Selective Electrochemical Sensing of Human Albumin By Semi-Covalent Imprinting

Tuesday, 26 May 2015: 11:15
Conference Room 4H (Hilton Chicago)
M. Cieplak (Institute of Physical Chemistry PAS), K. Szwabinska (Institute of Physical Chemistry PAS, IChTE Poznan University of Technology), C. KC (University of North Texas), P. Borowicz (Institute of Physical Chemistry PAS, Institute of Electron Technology), K. R. Noworyta (Institute of Physical Chemistry PAS), F. D'Souza (University of North Texas), and W. Kutner (Institute of Physical Chemistry PAS, Cardinal Stefan Wyszynski Uniwesity in Warsaw)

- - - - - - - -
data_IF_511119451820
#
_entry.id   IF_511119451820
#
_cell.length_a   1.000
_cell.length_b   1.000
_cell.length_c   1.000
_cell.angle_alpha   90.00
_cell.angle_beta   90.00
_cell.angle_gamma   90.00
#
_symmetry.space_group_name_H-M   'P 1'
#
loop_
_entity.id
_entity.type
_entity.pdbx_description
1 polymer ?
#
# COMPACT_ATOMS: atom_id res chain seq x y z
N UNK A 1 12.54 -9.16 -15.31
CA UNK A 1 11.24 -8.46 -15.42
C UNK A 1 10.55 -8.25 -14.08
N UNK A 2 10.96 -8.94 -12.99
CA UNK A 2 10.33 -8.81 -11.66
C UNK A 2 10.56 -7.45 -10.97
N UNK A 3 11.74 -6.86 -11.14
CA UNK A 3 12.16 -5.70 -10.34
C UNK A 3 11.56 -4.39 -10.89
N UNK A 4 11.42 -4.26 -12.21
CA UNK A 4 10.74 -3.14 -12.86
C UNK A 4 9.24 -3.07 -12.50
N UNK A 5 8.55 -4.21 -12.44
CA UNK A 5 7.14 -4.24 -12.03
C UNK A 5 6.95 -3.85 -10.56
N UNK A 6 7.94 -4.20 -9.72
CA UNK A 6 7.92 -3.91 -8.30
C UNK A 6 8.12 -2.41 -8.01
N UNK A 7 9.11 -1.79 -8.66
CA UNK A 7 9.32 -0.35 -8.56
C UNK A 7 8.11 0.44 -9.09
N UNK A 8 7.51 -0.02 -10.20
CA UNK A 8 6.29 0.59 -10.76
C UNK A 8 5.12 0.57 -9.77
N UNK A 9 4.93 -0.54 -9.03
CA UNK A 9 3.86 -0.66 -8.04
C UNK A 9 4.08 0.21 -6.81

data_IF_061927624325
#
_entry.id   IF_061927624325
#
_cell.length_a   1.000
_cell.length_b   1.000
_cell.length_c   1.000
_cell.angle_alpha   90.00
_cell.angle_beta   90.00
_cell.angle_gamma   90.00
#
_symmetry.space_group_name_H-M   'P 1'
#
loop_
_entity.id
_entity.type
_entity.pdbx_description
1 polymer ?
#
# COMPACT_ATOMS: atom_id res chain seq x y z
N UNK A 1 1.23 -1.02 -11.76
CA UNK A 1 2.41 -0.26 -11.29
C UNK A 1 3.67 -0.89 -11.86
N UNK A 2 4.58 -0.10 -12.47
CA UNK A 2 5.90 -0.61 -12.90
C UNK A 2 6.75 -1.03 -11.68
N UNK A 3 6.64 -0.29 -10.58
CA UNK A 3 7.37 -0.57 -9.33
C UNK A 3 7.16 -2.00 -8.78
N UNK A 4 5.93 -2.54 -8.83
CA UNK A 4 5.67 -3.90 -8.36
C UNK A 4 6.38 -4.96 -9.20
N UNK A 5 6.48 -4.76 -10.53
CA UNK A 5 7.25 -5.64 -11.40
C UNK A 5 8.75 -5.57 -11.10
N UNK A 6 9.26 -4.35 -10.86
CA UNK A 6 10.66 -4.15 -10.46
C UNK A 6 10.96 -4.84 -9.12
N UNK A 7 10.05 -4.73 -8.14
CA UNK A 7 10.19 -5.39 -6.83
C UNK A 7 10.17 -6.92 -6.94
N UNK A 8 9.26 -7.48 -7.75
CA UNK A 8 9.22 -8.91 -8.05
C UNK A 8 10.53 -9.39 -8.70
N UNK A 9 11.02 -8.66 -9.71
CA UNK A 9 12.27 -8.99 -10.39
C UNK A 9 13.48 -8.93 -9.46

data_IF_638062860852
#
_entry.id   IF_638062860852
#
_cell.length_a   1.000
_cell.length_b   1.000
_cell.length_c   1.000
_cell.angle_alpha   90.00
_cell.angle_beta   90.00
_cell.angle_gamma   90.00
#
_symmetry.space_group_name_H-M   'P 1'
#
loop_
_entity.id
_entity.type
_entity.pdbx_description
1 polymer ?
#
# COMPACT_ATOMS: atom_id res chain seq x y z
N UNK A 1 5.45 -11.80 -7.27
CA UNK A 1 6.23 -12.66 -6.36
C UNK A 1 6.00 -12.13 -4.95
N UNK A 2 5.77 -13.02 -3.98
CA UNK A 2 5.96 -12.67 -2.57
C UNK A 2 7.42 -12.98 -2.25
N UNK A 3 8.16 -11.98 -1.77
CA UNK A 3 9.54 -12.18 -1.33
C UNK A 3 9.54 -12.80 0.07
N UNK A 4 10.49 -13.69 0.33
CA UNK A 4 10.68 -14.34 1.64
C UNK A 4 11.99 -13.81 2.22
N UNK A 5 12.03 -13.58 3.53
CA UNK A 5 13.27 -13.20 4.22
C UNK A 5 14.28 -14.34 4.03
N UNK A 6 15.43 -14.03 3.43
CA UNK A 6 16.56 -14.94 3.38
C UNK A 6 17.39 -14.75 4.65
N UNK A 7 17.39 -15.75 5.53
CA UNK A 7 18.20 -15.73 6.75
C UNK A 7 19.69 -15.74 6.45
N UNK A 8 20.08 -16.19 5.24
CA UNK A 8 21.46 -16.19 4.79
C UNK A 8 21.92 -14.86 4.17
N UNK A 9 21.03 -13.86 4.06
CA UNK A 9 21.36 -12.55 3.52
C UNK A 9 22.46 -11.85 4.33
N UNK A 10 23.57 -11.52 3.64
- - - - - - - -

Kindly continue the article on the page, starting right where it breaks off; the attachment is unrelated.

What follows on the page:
We devised and fabricated a conducting molecularly imprinted polymer (MIP) for human albumin (HA) determination using semi-covalent imprinting (Scheme 1).  The bis(2,2’-bithien-5-yl)methane units constituted the MIP backbone.  This MIP was deposited as a thin film on an Au disk electrode by oxidative potentiodynamic electropolymerization.  The HA template imprinting, and then its releasing from the MIP was confirmed by the XPS and PM-IRRAS measurements as well as by AFM imaging.  The DPV and EIS response to the HA presence in a test solution of the MIP film coated electrode was linear in the range of 0.8 to 20 and 4 to 80 µg/mL HA, respectively, with the limit of detection of 16.6 ng/mL and 0.8 µg/mL HA, respectively.  The semi-covalent imprinting provided a very well defined location of recognition functionalities in the MIP molecular cavities.  Those were placed only on surface of the imprinted molecular cavities and the polymer surface.  The MIP selectivity against low-molecular interferences, common for body fluids, such as blood and urea, was very high.  It showed no response to their presence at concentrations encountered in natural samples. Moreover, selectivity of the MIP film coated electrode with respect to macromolecular interferences, such as myoglobin and cytochrome c, was excellent while to lysozyme was slightly lower but still high.